Music

THE BEST OF BANDCAMP DAY AUGUST 7, 2020

August 7, 2020
59 Picks

“Better late than never,” I guess? A pandemic does not mean a break from the grind and in the case of us beleaguered media people, it can mean working harder than ever to achieve more than ever before—all while the world burns.

For me, one thing that’s worth an overdue, after-hours post is supporting and amplifying independent artists. So, with just a few hours left in the now regularly recurring Bandcamp Day, we’re giving you last minute Bandcamp shoppers our recommendations of the best new (and not-so-new releases) from some of our favorite old and new indie artists in dance music, punk, metal, underground hip-hop, and genre non-conforming music. See a few of the many things we think are worth dollar today or anytime really. –timmhotep aku

Pauli The PSM x JWW, “BGM” feat. Minderella

“Rescue the World, Protect Black Women.” The directive in the title of DJ/producer Pauli The PSM and photog/visual artist John William Washington’s collaborative project is simple but profound. Known for bringing the cutting edge sounds and style of London to New York City with the Back To Life party he co-founded, Pauli the PSM is already a cultural ambassador for the dance music scene. With his upcoming music and merch collab with JWW Pauli is’s infusing his music with an important message for a great cause. The first single from the EP, “BGM” features Back To Life party co-founder, host, and resident micstress, Minderella, effortlessly riding the beat of dance track to extoll the virtues of Black Girl Magic. At just two minutes the track is short, sweet, and lends itself to repeat plays. All net proceeds from the sale of the song, the upcoming EP (available for pre-order before its 8/21 release date), and the hat go to the #SayHerName campaign at African American Policy Forum. — timmhotep aku

Screaming Toenail, Growth

Screaming Toenail dedicates their latest to “anyone resisting colonial heterosexual bullshit” and this jagged-edge burst of punk rock, noise, and whatever else they feel like throwing in the mix is giving us the energy we need right now. –Nathan Leigh

Duval Timothy, Help

London’s Duval Timothy is a multidisciplinary artist for whom music is just one mode of expression. His approach is as emotive as it is heady and on his latest release, Help, we get the fullest breadth of his musical expression thus far. The project is a meditation on mental health, self-help, and identity apropos of 2020. Songs such as “Like” feat. Vegyn with its cascading synths and glitched-out vocal samples will make your head nod while songs like “Slave”, featuring Twin Shadow, tug at heartstrings. This is an album to immerse yourself in, not just listen to. — timmhotep aku

Old City, “Pipebomb

On their latest offering together, Old City and Tre Marsh flip a sample of Dead Kennedy’s “Police Truck” into a biting invective against the police state. With a satirical edge that would make even Biafra jealous, “Pipebomb” finds Marsh channeling a corrupt cop boasting of his fuckery. –Nathan Leigh

Amani Fela X King Vision Ultra, An Unknown Infinite

This is the type of left-field, punk-inflected, hardcore hip hop shit I love. With a sound that’s more toward gritty than pretty, Amani Fela handles the lyrics while Purple Tape Pedigree producer King Vision Ultra handles the bulk of the soundscapes. As you’ll see in the video for “A Not So Fruitful Wealth“, this is a stark surreal take on NYC rap that feels more urgent than anything you might hear on Hot 97. –timmhotep aku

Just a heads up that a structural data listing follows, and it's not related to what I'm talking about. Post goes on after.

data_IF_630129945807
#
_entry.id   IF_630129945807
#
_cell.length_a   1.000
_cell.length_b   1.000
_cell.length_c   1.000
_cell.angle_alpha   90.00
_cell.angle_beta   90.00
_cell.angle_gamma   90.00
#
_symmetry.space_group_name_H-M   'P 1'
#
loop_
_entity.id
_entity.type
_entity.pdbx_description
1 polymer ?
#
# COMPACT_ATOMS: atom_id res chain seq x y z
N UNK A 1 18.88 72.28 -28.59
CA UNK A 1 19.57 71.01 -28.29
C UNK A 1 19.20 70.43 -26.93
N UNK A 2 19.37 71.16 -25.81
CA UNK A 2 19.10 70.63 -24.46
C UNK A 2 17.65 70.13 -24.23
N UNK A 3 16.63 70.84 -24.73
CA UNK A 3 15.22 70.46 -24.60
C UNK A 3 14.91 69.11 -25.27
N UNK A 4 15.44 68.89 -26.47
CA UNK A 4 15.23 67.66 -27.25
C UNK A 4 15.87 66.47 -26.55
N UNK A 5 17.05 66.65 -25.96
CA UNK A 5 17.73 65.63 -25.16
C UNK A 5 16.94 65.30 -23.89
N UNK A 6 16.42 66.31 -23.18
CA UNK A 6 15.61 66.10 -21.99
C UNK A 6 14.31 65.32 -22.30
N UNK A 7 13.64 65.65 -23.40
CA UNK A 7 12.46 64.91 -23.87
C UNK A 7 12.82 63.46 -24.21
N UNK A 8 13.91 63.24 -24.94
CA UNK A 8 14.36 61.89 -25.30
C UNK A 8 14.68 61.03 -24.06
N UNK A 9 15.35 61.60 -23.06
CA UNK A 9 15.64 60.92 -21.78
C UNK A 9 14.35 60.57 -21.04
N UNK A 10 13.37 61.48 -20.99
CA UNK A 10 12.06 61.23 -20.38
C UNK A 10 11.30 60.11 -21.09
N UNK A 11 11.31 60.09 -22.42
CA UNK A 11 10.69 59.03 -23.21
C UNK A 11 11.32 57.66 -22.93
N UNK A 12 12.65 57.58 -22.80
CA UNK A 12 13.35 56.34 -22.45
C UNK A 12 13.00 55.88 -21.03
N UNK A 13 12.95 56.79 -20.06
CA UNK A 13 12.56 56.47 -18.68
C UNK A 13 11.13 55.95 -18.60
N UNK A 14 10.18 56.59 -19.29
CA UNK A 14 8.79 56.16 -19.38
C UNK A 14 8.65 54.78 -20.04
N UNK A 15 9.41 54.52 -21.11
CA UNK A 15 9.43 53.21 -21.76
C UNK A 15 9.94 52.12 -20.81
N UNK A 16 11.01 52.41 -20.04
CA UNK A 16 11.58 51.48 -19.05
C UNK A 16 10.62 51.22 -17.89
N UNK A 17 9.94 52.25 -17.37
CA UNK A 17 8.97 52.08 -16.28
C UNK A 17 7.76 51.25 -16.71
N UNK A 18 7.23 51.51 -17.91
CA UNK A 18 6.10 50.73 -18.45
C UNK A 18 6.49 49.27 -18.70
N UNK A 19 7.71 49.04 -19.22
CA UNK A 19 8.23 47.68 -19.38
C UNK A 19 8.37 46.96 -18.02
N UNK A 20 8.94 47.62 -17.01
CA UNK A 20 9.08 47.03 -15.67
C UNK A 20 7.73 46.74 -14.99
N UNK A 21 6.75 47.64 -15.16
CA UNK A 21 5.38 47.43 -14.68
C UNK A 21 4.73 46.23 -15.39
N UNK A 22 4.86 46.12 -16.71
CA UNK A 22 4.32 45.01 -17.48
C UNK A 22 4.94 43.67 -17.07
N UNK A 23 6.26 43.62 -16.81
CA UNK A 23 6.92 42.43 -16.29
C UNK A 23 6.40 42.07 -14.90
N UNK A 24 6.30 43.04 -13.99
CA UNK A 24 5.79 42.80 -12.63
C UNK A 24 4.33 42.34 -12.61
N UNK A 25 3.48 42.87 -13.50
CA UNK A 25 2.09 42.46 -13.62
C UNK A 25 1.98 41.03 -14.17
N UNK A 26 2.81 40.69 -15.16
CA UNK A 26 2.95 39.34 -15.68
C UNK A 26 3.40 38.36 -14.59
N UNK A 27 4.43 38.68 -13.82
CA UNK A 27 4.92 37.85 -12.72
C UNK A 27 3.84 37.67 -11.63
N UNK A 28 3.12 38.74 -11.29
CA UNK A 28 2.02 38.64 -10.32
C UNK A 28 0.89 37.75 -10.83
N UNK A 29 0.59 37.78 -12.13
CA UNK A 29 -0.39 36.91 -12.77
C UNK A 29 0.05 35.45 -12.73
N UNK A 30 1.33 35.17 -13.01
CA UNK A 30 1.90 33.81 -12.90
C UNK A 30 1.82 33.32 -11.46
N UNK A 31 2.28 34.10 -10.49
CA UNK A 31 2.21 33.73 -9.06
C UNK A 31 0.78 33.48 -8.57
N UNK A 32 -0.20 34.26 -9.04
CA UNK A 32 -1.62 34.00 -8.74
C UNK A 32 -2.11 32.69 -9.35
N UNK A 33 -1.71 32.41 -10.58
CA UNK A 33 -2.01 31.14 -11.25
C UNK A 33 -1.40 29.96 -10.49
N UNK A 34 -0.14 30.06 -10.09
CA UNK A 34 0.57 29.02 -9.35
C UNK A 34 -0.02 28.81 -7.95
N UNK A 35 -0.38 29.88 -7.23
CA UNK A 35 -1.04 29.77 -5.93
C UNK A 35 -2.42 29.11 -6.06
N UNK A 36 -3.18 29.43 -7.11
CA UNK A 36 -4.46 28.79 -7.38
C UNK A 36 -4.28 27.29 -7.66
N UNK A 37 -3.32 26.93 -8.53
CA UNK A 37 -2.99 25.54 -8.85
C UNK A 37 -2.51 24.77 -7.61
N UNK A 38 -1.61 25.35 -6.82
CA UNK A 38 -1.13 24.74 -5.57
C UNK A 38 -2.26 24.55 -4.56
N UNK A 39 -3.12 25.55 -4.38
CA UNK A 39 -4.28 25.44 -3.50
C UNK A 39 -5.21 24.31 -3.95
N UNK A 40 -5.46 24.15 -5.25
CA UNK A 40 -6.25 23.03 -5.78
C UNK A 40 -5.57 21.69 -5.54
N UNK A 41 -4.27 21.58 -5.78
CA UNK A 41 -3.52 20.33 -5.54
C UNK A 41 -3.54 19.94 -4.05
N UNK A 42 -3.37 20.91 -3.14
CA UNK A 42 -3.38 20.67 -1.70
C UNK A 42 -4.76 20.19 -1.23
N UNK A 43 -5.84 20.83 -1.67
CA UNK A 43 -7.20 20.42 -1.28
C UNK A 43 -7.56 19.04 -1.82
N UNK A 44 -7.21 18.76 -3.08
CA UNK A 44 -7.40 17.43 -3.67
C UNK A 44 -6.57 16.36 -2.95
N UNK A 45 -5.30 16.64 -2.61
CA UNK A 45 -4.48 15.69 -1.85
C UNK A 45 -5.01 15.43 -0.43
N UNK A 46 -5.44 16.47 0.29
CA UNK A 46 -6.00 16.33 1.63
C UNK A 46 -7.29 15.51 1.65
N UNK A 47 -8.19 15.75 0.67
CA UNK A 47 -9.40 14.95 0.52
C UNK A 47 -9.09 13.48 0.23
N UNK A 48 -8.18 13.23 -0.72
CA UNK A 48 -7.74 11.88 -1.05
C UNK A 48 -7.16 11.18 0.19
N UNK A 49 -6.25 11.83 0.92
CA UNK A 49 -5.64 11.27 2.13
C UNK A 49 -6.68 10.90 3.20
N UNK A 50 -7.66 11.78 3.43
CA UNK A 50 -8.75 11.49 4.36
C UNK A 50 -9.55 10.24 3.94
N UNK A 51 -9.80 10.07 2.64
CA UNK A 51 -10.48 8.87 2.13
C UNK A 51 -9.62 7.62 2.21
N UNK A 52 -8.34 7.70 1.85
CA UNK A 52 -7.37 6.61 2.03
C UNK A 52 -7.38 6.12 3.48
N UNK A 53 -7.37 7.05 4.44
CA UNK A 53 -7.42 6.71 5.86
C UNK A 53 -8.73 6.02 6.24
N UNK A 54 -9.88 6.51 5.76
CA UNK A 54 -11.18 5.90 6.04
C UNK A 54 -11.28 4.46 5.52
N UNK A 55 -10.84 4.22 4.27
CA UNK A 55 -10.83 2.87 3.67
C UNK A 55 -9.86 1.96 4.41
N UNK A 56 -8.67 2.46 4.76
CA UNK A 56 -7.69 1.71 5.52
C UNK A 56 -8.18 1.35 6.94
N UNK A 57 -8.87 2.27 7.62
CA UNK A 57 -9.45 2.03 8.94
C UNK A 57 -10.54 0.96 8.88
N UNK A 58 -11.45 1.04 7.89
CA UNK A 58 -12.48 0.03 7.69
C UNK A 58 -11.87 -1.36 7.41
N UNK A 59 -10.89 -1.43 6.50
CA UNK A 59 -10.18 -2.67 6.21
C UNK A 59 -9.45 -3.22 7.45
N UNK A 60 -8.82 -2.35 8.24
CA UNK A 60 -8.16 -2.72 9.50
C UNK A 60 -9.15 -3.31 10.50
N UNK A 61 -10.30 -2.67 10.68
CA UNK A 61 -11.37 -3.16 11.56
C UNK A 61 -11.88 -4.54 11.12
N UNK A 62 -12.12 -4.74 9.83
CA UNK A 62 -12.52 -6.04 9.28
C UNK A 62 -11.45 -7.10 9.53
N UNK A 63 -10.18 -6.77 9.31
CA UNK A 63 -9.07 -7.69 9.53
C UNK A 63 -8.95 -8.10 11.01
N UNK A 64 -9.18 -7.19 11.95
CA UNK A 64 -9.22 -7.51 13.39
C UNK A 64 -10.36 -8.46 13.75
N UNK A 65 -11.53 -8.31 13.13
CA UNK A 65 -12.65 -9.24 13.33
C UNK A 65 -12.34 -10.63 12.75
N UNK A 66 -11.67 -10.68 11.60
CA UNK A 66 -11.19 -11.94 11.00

Anjimile, “Giver Taker”

Building from a delicate finger-picked guitar to an unexpectedly climactic conclusion, Anjimile’s irresistible single makes the anticipation for the forthcoming Giver Taker almost unbearable. “Have you ever known anything quite like this?” they ask as the song rises to its stunning coda. No, and we can’t wait to hear the rest. –Nathan Leigh

Anahata,  “Suffer

The NYC post-hardcore band’s recent run of singles is one for the ages. Their personal lyrics, massive anthemic vocals, and thundering breakdowns on “Suffer” showcase why Anahata is one of the most vital bands rising in the scene. –Nathan Leigh

BIYDIY, The Shape of Dance To Come

Beyond having what might be the most inspirational label name ever, Believe In Yourself Do It Yourself Records is consistently dropping compelling projects and their latest comp just might be one of my favorite releases of theirs yet. Label founders and artists American Matthew and Stonie Blue serve up four tracks filled with shimmering electric piano, dancing hi-hats, and sumptuous grooves. This summer might be a wash but tracks like “Saturday” will help you fondly remember summer nights spent in dance clubs sweating your cares away. –timmhotep aku

Blvck Hippie, “Bunkbed”

We can’t get enough of the single from Nashville indie-rock outfit Blvck Hippie. “Bunkbed” is the perfect mix of raw, heartfelt, and driven for when the world is too much to handle. –Nathan Leigh

dj mOma, mOmaPiano

So the story goes: World-class Sudanese-American DJ and co-founder of Everyday Peoples, dj mOma finds himself stuck in Joburg for the first four months of the COVID-19 quarantine. Known for bridging musical gaps across seas and across the African continent itself, dj mOma tries his hand at putting his spin on the South African dance music he’s fallen in love with, Amapiano. The result is an album full of bright and lively bops like “Abeg Abeg” which brings in Jodeci’s R&B harmonies for soulful effect. This is silver-lining music. –timmhotep aku

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